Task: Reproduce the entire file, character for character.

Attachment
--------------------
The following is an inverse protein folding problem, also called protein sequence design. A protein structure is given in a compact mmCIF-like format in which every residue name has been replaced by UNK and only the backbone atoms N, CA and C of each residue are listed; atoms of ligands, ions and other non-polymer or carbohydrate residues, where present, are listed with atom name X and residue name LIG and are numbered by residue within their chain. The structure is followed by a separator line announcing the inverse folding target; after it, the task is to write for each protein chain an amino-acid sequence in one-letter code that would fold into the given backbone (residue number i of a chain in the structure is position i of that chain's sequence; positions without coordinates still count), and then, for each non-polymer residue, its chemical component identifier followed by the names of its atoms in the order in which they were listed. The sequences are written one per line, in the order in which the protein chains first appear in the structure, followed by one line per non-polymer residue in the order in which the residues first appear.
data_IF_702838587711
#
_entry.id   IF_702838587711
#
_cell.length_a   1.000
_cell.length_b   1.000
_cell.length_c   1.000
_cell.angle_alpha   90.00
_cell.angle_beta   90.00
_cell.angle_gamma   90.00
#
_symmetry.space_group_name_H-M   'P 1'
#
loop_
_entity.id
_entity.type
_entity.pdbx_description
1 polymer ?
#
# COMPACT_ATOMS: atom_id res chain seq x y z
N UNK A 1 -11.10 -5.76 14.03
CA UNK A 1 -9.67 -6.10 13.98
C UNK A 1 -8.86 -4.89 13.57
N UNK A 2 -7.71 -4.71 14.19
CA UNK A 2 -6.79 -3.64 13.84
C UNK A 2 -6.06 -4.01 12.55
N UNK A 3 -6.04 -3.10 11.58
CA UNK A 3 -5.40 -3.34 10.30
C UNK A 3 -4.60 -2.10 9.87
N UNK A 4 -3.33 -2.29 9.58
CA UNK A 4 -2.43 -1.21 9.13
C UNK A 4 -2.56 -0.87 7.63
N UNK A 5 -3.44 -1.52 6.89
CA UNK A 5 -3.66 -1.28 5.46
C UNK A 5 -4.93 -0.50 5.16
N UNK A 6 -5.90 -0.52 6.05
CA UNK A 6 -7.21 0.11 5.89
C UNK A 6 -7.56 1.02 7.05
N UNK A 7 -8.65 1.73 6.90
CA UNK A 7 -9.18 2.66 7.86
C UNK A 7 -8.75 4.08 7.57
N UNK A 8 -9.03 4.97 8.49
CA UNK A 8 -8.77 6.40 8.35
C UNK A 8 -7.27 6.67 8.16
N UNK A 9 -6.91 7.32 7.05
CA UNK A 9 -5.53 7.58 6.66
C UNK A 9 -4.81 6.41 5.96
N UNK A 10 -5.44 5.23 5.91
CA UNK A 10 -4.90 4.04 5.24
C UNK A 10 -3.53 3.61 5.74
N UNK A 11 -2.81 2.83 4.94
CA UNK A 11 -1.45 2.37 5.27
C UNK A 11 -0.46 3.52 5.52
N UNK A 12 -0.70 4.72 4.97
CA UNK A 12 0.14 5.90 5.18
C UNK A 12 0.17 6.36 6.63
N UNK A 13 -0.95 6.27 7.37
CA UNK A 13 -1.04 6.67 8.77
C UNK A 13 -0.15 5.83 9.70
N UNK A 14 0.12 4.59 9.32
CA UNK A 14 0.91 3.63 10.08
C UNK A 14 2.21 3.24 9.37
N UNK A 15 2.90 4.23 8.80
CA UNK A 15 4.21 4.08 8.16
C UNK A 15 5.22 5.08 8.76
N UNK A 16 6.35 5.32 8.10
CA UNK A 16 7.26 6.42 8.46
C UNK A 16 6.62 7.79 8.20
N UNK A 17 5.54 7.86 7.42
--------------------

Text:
The following is an inverse protein folding problem, also called protein sequence design. A protein structure is given in a compact mmCIF-like format in which every residue name has been replaced by UNK and only the backbone atoms N, CA and C of each residue are listed; atoms of ligands, ions and other non-polymer or carbohydrate residues, where present, are listed with atom name X and residue name LIG and are numbered by residue within their chain. The structure is followed by a separator line announcing the inverse folding target; after it, the task is to write for each protein chain an amino-acid sequence in one-letter code that would fold into the given backbone (residue number i of a chain in the structure is position i of that chain's sequence; positions without coordinates still count), and then, for each non-polymer residue, its chemical component identifier followed by the names of its atoms in the order in which they were listed. The sequences are written one per line, in the order in which the protein chains first appear in the structure, followed by one line per non-polymer residue in the order in which the residues first appear.
data_IF_702838587711
#
_entry.id   IF_702838587711
#
_cell.length_a   1.000
_cell.length_b   1.000
_cell.length_c   1.000
_cell.angle_alpha   90.00
_cell.angle_beta   90.00
_cell.angle_gamma   90.00
#
_symmetry.space_group_name_H-M   'P 1'
#
loop_
_entity.id
_entity.type
_entity.pdbx_description
1 polymer ?
#
# COMPACT_ATOMS: atom_id res chain seq x y z
N UNK A 1 -11.10 -5.76 14.03
CA UNK A 1 -9.67 -6.10 13.98
C UNK A 1 -8.86 -4.89 13.57
N UNK A 2 -7.71 -4.71 14.19
CA UNK A 2 -6.79 -3.64 13.84
C UNK A 2 -6.06 -4.01 12.55
N UNK A 3 -6.04 -3.10 11.58
CA UNK A 3 -5.40 -3.34 10.30
C UNK A 3 -4.60 -2.10 9.87
N UNK A 4 -3.33 -2.29 9.58
CA UNK A 4 -2.43 -1.21 9.13
C UNK A 4 -2.56 -0.87 7.63
N UNK A 5 -3.44 -1.52 6.89
CA UNK A 5 -3.66 -1.28 5.46
C UNK A 5 -4.93 -0.50 5.16
N UNK A 6 -5.90 -0.52 6.05
CA UNK A 6 -7.21 0.11 5.89
C UNK A 6 -7.56 1.02 7.05
N UNK A 7 -8.65 1.73 6.90
CA UNK A 7 -9.18 2.66 7.86
C UNK A 7 -8.75 4.08 7.57
N UNK A 8 -9.03 4.97 8.49
CA UNK A 8 -8.77 6.40 8.35
C UNK A 8 -7.27 6.67 8.16
N UNK A 9 -6.91 7.32 7.05
CA UNK A 9 -5.53 7.58 6.66
C UNK A 9 -4.81 6.41 5.96
N UNK A 10 -5.44 5.23 5.91
CA UNK A 10 -4.90 4.04 5.24
C UNK A 10 -3.53 3.61 5.74
N UNK A 11 -2.81 2.83 4.94
CA UNK A 11 -1.45 2.37 5.27
C UNK A 11 -0.46 3.52 5.52
N UNK A 12 -0.70 4.72 4.97
CA UNK A 12 0.14 5.90 5.18
C UNK A 12 0.17 6.36 6.63
N UNK A 13 -0.95 6.27 7.37
CA UNK A 13 -1.04 6.67 8.77
C UNK A 13 -0.15 5.83 9.70
N UNK A 14 0.12 4.59 9.32
CA UNK A 14 0.91 3.63 10.08
C UNK A 14 2.21 3.24 9.37
N UNK A 15 2.90 4.23 8.80
CA UNK A 15 4.21 4.08 8.16
C UNK A 15 5.22 5.08 8.76
N UNK A 16 6.35 5.32 8.10
CA UNK A 16 7.26 6.42 8.46
C UNK A 16 6.62 7.79 8.20
N UNK A 17 5.54 7.86 7.42